It's a never-ending battle that can only be won by the community working together Sunday that happened one step at a time. "The one thing they share is a belief that no one should be left without a home, not in our community," said Rita Markley, Executive Director of COTS.
And as participants made stops at homeless shelters and housing centers along their three mile walk, that community support could be seen at every corner.
"We're really committed to helping homeless people in our community, so I'm here walking with a lot of other people from my church," said Rev. Peter Cook with the First Congregational Church.
But the job isn't over yet. Rita Markley is working hard to make sure all of the issues Vermont has battled with homelessness don't go unnoticed, and the biggest problem we face today is housing. "Part of it is the challenge of being a rural state but everybody wants to live here and there's a lot of competition for the housing we have," Markley said.
Sunday's walk isn't just for the homeless, COTS is also working to help those who have homes, but are at risk of loosing them. "Last year resources -- money -- that was raised at events like this went to prevent homelessness for 263 households," Markley said.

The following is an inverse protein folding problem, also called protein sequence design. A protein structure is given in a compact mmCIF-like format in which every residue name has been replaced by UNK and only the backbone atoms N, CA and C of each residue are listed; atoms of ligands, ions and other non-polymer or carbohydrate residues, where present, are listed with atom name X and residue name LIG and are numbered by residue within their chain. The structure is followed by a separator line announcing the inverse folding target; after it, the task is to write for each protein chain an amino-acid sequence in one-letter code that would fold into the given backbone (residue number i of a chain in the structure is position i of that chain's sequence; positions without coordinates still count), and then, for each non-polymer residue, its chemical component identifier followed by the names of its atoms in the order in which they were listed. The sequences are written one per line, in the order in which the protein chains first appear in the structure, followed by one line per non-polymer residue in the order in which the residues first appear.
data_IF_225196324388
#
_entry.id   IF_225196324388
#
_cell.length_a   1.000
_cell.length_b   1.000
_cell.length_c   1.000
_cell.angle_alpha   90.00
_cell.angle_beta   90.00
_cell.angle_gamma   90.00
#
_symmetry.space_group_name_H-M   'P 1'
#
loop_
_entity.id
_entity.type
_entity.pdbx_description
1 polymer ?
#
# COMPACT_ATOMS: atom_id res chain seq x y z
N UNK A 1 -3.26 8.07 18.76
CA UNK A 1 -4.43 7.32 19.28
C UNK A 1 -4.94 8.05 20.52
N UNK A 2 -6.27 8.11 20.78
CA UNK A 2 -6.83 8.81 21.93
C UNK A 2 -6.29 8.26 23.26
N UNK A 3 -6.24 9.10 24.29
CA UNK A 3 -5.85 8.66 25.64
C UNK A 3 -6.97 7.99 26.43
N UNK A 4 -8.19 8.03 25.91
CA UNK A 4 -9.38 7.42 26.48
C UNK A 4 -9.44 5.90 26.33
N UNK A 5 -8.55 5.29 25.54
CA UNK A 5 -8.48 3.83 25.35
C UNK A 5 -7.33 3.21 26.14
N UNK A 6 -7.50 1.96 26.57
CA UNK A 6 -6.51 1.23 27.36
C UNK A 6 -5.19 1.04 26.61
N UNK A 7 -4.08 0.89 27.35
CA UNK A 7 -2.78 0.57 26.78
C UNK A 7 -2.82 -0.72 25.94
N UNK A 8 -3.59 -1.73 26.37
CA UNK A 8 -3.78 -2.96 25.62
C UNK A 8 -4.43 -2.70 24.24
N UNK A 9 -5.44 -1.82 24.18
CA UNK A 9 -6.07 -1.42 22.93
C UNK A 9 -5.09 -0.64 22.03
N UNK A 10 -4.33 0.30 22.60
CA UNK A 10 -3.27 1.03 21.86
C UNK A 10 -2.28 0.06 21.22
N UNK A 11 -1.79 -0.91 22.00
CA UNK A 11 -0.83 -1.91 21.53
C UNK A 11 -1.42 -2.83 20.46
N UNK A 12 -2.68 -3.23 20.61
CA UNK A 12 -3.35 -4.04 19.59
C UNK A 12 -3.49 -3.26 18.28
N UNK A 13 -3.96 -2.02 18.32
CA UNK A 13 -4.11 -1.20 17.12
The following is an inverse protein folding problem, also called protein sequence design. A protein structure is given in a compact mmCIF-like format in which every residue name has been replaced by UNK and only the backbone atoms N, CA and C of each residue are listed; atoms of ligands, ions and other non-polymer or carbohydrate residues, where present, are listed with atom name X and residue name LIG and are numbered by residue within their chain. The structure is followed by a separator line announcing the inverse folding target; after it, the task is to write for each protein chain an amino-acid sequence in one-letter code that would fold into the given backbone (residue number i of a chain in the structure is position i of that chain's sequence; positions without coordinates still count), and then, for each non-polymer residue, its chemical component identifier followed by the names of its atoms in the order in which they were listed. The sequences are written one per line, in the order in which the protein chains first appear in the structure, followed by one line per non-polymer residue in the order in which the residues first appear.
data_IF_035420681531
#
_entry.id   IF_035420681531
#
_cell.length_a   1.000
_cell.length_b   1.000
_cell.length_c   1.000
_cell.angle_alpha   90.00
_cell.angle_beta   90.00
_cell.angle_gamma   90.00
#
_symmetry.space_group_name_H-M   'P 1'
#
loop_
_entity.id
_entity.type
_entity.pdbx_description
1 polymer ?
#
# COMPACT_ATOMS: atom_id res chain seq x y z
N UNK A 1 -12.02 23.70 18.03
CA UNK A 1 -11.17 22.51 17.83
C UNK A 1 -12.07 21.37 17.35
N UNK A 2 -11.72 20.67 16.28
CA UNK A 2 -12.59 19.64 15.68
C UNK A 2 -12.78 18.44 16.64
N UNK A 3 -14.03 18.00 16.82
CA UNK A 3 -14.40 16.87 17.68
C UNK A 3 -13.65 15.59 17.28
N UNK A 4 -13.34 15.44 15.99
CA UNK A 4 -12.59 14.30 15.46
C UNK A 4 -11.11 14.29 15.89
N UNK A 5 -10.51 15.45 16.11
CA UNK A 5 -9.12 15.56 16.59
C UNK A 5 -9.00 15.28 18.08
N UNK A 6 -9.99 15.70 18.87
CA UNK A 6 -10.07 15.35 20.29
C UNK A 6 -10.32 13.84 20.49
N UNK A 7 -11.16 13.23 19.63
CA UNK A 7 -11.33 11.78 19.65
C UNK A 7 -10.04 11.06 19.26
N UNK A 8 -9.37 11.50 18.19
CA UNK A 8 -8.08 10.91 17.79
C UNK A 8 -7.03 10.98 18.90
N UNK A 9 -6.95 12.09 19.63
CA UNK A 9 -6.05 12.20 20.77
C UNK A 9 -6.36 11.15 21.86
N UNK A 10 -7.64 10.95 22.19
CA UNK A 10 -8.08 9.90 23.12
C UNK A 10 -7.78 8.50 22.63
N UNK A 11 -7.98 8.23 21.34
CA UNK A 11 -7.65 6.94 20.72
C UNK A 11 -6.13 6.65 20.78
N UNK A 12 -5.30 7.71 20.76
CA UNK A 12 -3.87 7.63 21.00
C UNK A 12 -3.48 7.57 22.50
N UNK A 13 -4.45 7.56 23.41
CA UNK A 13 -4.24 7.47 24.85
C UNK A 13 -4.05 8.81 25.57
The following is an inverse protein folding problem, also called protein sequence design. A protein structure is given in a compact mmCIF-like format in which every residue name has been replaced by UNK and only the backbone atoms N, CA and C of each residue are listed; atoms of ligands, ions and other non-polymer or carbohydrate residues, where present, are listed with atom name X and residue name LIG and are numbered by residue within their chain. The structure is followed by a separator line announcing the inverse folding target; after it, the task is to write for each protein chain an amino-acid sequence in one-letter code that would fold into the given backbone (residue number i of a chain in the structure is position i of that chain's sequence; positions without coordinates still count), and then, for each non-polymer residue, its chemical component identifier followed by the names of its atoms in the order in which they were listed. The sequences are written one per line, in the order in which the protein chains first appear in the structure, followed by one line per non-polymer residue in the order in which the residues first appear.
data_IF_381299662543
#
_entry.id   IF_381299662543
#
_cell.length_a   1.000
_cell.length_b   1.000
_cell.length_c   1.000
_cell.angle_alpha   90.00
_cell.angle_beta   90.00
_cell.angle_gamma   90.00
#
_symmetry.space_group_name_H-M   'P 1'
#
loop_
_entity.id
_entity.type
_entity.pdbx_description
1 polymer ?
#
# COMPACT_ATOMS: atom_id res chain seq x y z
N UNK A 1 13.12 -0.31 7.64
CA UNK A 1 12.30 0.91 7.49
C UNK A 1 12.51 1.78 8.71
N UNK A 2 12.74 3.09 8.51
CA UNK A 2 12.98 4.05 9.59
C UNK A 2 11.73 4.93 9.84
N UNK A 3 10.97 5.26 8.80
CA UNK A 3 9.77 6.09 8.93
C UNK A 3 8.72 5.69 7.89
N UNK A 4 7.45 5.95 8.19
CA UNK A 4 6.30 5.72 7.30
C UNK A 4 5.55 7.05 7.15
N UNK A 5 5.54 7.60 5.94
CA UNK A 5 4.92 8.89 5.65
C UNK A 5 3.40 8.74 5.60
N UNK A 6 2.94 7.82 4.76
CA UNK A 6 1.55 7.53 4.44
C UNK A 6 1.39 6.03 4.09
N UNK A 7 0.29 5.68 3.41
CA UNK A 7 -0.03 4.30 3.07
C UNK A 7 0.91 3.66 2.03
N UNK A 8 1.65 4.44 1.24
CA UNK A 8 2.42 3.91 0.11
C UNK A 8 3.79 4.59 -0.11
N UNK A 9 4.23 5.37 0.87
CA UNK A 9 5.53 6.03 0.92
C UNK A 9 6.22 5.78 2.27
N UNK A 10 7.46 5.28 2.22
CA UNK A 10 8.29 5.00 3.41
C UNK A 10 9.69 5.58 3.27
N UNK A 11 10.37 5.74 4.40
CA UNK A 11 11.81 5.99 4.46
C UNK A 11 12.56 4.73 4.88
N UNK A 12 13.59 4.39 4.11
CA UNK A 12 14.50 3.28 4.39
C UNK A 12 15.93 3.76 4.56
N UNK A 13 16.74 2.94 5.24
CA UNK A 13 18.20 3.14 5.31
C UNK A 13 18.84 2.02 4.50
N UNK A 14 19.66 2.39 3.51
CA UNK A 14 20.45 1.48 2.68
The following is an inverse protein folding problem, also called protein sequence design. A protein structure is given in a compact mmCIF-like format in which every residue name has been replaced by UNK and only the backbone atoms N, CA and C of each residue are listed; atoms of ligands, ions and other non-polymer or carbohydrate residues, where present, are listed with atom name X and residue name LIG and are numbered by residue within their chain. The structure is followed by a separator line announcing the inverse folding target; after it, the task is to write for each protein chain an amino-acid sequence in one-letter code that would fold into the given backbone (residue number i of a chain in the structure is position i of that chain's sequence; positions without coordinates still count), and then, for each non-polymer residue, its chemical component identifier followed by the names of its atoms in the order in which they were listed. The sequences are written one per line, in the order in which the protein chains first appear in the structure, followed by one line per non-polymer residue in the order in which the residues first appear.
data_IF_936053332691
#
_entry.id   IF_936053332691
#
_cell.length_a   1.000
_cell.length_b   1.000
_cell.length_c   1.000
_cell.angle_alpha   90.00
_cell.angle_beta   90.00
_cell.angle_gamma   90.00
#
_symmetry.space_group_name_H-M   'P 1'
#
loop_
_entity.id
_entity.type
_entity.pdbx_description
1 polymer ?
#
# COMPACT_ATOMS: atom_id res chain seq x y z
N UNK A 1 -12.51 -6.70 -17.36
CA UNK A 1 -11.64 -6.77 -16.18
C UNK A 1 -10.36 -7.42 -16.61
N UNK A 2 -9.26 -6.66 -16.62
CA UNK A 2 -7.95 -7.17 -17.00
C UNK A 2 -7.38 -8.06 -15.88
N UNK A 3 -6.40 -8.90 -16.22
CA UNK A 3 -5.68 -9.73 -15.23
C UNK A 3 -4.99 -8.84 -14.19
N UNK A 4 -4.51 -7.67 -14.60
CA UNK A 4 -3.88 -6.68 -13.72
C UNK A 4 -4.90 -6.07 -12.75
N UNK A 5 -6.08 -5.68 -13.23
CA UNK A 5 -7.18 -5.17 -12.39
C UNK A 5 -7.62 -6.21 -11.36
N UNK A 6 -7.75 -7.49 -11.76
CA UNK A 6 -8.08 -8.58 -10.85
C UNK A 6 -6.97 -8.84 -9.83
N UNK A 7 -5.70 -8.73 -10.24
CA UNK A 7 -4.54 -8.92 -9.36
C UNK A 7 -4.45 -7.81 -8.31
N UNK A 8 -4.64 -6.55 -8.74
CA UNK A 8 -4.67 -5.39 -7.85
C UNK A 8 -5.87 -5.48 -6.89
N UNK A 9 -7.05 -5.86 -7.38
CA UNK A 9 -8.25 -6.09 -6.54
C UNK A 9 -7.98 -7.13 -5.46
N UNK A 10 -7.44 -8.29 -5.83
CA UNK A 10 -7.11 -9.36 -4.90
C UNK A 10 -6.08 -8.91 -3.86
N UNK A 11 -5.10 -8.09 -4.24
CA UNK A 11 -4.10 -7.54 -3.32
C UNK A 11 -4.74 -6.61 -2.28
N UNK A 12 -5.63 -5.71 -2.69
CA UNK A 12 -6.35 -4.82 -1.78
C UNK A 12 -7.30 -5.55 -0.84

And some of those donations come from volunteers, like Jack Kearnan, who once depended on the COTS but is now raising money to help keep families off the streets. "Unfortunately, people do lose their jobs and there are a lot of families that need some help to get back on their feet," Kearnan said.
Eric LaFave is another volunteer, who was once homeless, but is now helping those in need with the gift of guitar at Sunday's walk. "I know what that's like to kind of have that worry in your mind and not having any place to go and COTS really gives people an option," he said.
COTS will continue to give families that option by providing shelter for those who are homeless, and assistance for those who aren't.